Church in the Public Square
Informing spiritual passions by…
Forming mentored learning communities, thereby…
Transforming ministers and ministries for a lifetime.
|First Residency Dates:
||March 13 – 24, 2023
||Off Campus & On Hamilton Campus
|Primary Faculty Mentors:
||Dr. David Horn, Dr. Jason McConnell
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Ministry leaders serve their local context that is also within the larger sociological and cultural ecology around them. The purpose of the track is to equip leaders to understand better their local community, ecclesiastical context, cultural context and to address well social and ethical changes in the public square.
This will be done by helping leaders to:
- Gain sociological, demographic, and systems-theory tools to better understand the larger cultural and institutional context. The cohort will explore the complexity of local culture contexts ranging from rural to suburban to urban, and include church systems of all types, from church planting to historic congregations.
- Establish a precise localized demography of the local community of their place of ministry.
- Understand more fully the multi-faceted role of the ministry leader within their community and cultural ecosystem to impact the public square.
- Learn best practices relating to effective ministry in unique cultural contexts.
- Gain significant expertise in the cross-section of a sociological/theological/ ministry practice that will benefit their current ministry context and ministry colleagues serving in similar contexts.
- Interact with voices from diverse backgrounds (racial, ethnic, cultural, etc.) and engage in civil dialogue with people who maintain different perspectives.
As a Doctor of Ministry student, you attend three two-week intensive residencies (seminars), one each year for three years. One of your residencies for this track will be held outside the United States.
You also complete projects following each of the three residencies, including a major thesis-project following the third residency. You read widely in books and periodicals, and your reading and research contribute to the residencies and to your current ministry.
Here is a sample reading list from the first residency:
- Barnes, K., Redeeming Capitalism.
- Fujimura, Makoto, Culture Care.
- Horn, David, Soulmates: Friendship, Fellowship, and the Making of Christian Community.
- Mouw, Richard, Uncommon Decency: Christian Civility in an Uncivil World.
- Quick, Michael J., 360-Degree Leadership: Preaching to Transform Congregations.
- Vanhoosier, Kevin, The Pastor as Public Theologian: Reclaiming a Lost Vision.
To order these books through Christian Book Distributors, go to our online bookstore:
To resource students through a biblically-grounded educational program taught by faculty who are committed to God’s Word and the application of principles of Scripture to the issues of contemporary culture.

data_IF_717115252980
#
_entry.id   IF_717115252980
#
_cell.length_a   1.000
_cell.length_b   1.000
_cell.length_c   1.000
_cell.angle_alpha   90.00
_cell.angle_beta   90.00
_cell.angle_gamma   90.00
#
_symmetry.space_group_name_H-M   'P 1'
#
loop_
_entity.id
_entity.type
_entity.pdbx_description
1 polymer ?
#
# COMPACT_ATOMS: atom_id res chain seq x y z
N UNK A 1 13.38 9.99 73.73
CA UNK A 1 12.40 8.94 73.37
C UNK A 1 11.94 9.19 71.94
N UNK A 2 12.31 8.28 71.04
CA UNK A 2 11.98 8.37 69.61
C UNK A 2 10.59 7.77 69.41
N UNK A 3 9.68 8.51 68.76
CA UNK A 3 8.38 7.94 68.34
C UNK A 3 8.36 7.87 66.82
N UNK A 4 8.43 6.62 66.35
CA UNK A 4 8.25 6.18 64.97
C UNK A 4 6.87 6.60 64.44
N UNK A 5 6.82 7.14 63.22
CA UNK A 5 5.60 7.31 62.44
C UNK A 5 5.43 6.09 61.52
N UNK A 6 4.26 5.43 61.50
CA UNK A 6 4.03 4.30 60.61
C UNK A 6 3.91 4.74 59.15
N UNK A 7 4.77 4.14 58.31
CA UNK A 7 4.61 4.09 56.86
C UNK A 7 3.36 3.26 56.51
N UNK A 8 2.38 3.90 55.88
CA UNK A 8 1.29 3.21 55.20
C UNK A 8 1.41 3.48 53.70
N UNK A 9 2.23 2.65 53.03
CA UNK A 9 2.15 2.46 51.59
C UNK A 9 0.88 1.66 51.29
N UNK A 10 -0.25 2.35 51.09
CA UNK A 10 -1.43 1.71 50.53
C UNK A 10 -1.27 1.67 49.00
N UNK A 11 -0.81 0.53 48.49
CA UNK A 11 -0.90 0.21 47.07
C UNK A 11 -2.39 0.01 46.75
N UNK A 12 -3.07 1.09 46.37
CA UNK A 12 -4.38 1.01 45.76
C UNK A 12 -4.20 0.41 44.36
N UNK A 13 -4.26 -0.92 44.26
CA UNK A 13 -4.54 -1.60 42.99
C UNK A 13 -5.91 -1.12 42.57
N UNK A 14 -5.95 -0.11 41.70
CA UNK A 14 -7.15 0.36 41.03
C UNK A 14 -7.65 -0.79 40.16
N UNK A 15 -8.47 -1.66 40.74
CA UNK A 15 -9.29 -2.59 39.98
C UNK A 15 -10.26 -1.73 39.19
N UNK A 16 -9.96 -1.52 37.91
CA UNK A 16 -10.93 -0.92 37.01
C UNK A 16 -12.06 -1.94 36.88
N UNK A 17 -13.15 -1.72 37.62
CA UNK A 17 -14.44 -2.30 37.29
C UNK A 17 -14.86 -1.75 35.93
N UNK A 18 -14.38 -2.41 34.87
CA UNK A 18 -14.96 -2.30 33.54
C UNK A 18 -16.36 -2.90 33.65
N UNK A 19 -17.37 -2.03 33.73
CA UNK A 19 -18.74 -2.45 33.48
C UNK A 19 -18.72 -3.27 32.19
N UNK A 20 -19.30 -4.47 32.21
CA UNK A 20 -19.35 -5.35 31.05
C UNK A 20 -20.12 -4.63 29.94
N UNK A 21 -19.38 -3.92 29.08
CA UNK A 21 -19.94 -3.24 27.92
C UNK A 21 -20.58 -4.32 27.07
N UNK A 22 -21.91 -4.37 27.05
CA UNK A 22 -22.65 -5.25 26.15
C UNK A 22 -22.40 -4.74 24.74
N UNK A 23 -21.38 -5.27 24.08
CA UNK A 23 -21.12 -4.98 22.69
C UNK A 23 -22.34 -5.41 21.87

- Students will be able to assess and articulate the biblical and theological understanding of their local and broader cultural contexts.
To form in students a sound foundation of theological and biblical inquiry in their professional doctoral program’s specialized track that they are able to integrate into the life of Christian ministry.
- Students will will be able to gain deeper insight into their leadership and calling within their congregational and community contexts and better understand their congregations as institutions and integrated systems.
To provide students with the skill set and understandings in a specialized area of ministry to such an extent that they can impact their congregation or community more powerfully for God.
- Students will be able to better articulate their mission, and the mission of their congregations, as powerful sociological institutions of influence within their local communities and, more broadly, within the public square.
To create through the cohort model of the program a dimension of Christian community and spiritual nurturing so that students form strong friendships with one another and enter long-term relationships with the scholars who guide the learning experience.
- Students will be able to enter into a community of ministry leaders who will, together, be better able to exegete the cultures of the communities they serve.
To develop in students a deeper understanding of Christ’s lordship in all areas of life for the common good of the contemporary world.
- Students will be able to analyze the sociological and religious factors involved in the various revivals studied.
To cultivate within students through critical reflection and careful research through the residencies and projects an enriched Christian witness in the places of society they are called to serve.
- Students will be able to understand their congregations as sociological and political entities that have the potential to influence, through God’s power, the world around them.
To instill in students a refreshed view of their ministry as it relates to the proclamation of the Gospel among all people.
- Students will be able to return to their congregations with a renewed vigor to reach their communities for the Gospel.